Neuropathy

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neuropathy

[nu̇′räp·ə·thē]
(medicine)
Any disease affecting neurons.

Neuropathy

 

a functional weakness of the nervous system accompanied by a decrease in the absolute threshold (also called the stimulus, or sensitivity, threshold); the condition is frequently congenital.

Neuropathy arises as a disturbance in the function of the autonomic nervous system owing to deleterious influences on the fetus as a whole (for example, infection in the pregnant mother, trauma, or poisoning) or on the individual embryonic cells (as occurs when the parents suffer from alcoholism). Family circumstances, upbringing, and illnesses suffered by the infant play a role in the pathogenesis of neuropathy. The symptoms usually emerge in childhood or adolescence. When neuropathy occurs in early childhood, disturbances of sleep and appetite are most characteristic; the infant has difficulty in falling asleep, awakes easily, suckles poorly, and frequently spits up. Later, vomiting occurs, and either diarrhea or constipation develop.

From the preschool years on, increased general excitability and the rapid onset of fatigue and exhaustion are observed, in addition to continued disturbances of sleep and appetite. Children who suffer from neuropathy blush easily in response to irritation. Motor hyperactivity, nervous tics, and stammering are frequent. In adolescence, autonomic-vascular instability becomes more acute, as evidenced by frequently occurring nervous palpitation, abrupt shifts in blood pressure, headaches, dizzy spells, and fainting spells. The prognosis is favorable, with the neuropathic symptoms usually disappearing with age.

REFERENCES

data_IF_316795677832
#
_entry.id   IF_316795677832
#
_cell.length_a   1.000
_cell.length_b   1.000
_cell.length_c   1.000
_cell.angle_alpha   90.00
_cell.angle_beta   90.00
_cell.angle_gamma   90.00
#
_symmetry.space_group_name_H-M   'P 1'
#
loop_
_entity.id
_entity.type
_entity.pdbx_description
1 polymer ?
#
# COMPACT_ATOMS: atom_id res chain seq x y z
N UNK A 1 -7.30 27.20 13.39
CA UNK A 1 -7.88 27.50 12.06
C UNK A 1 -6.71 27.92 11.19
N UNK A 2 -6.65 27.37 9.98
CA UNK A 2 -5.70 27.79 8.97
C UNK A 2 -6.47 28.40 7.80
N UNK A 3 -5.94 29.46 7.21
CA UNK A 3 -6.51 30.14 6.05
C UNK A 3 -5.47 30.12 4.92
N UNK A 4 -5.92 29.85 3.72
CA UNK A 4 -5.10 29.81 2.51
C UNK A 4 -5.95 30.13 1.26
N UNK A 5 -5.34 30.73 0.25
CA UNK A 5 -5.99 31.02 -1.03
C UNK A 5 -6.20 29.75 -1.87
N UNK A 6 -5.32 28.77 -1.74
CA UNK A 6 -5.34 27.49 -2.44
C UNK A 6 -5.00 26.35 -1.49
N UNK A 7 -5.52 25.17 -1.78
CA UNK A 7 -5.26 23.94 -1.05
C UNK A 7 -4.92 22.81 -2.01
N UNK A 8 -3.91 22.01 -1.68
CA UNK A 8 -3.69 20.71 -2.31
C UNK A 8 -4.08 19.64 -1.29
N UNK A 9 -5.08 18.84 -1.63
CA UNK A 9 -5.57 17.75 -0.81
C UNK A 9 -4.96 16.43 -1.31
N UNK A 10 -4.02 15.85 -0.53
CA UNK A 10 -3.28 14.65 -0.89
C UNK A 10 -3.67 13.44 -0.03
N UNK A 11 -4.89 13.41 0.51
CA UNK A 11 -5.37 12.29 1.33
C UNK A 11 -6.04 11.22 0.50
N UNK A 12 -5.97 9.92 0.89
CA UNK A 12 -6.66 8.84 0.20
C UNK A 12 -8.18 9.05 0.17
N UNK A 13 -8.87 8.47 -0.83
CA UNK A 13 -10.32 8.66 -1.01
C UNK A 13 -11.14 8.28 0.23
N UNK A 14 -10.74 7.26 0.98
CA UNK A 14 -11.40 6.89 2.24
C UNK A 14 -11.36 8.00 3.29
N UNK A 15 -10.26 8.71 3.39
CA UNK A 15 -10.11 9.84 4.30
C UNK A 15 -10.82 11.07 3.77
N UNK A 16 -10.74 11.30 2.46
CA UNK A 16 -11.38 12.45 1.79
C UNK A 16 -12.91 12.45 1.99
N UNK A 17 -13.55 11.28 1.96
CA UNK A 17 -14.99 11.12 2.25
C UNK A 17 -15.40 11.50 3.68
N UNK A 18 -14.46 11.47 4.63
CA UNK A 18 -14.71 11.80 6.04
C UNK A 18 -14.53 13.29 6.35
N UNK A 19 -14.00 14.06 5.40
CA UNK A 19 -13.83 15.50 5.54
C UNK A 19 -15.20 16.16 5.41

Simson, T. Nevropatii, psikhopatii i reaktivnye sostoianiia mladencheskogo vozrasta. Moscow-Leningrad, 1929.
Sukhareva, G. E. Klinicheskie lektsii po psikhiatrii detskogo vozrasta, vol. 2. Moscow, 1959.

L. M. SHMAONOVA

References in periodicals archive ?
(7) As our patient had acute vasculitic neuropathy and early renal involvement as evidenced by proteinuria with new onset hypertension, he was treated with glucocorticoid and cyclophosphamide.
Contributions cover acute neuropathies, chronic inflammatory demyelinating neuropathy and its variants, nonsystemic vasculitic neuropathy, dysimmune neuropathy, autoimmune autonomic ganglionopathy, myasthenia gravis with anti-acetylcholine receptor antibodies, muscle-specific receptor tyrosine kinase antibody-positive and seronegative myasthenia gravis, Lambert-Eaton myasthenic syndrome, idiopathic inflammatory myopathies, and stiff person syndrome.
With respect to immune-mediated neuropathies, consider primarily autoimmune conditions (eg, Guillain-Barre syndrome, vasculitic neuropathy) and also paraneoplastic autoimmune syndromes (eg, subacute sensory neuropathy).
We used nerve biopsy specimens of patients with axonal neuropathy (AN), systemic and nonsystemic vasculitic neuropathy (NSVN) and hereditary neuropathy with liability to pressure palsy (HNPP) (as a control group).